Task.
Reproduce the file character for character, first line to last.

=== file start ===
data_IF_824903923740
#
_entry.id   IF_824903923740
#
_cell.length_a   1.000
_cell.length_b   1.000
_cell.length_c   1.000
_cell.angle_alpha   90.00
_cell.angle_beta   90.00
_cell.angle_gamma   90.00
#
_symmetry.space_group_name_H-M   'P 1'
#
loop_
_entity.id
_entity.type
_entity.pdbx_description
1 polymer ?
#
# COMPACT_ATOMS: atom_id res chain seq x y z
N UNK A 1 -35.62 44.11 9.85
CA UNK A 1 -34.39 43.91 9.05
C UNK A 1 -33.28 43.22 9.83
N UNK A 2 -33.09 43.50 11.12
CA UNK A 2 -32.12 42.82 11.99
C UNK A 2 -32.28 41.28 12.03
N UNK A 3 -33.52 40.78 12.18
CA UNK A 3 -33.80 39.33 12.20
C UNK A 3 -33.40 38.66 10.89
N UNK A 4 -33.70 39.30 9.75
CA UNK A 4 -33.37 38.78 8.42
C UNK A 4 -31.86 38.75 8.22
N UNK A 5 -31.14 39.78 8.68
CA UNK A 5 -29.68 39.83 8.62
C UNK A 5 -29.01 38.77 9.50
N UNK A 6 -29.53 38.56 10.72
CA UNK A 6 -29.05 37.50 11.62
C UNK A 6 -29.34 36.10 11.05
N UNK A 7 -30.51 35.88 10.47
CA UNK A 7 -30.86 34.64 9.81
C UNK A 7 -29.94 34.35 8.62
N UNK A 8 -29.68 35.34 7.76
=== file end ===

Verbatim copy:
data_IF_824903923740
#
_entry.id   IF_824903923740
#
_cell.length_a   1.000
_cell.length_b   1.000
_cell.length_c   1.000
_cell.angle_alpha   90.00
_cell.angle_beta   90.00
_cell.angle_gamma   90.00
#
_symmetry.space_group_name_H-M   'P 1'
#
loop_
_entity.id
_entity.type
_entity.pdbx_description
1 polymer ?
#
# COMPACT_ATOMS: atom_id res chain seq x y z
N UNK A 1 -35.62 44.11 9.85
CA UNK A 1 -34.39 43.91 9.05
C UNK A 1 -33.28 43.22 9.83
N UNK A 2 -33.09 43.50 11.12
CA UNK A 2 -32.12 42.82 11.99
C UNK A 2 -32.28 41.28 12.03
N UNK A 3 -33.52 40.78 12.18
CA UNK A 3 -33.80 39.33 12.20
C UNK A 3 -33.40 38.66 10.89
N UNK A 4 -33.70 39.30 9.75
CA UNK A 4 -33.37 38.78 8.42
C UNK A 4 -31.86 38.75 8.22
N UNK A 5 -31.14 39.78 8.68
CA UNK A 5 -29.68 39.83 8.62
C UNK A 5 -29.01 38.77 9.50
N UNK A 6 -29.53 38.56 10.72
CA UNK A 6 -29.05 37.50 11.62
C UNK A 6 -29.34 36.10 11.05
N UNK A 7 -30.51 35.88 10.47
CA UNK A 7 -30.86 34.64 9.81
C UNK A 7 -29.94 34.35 8.62
N UNK A 8 -29.68 35.34 7.76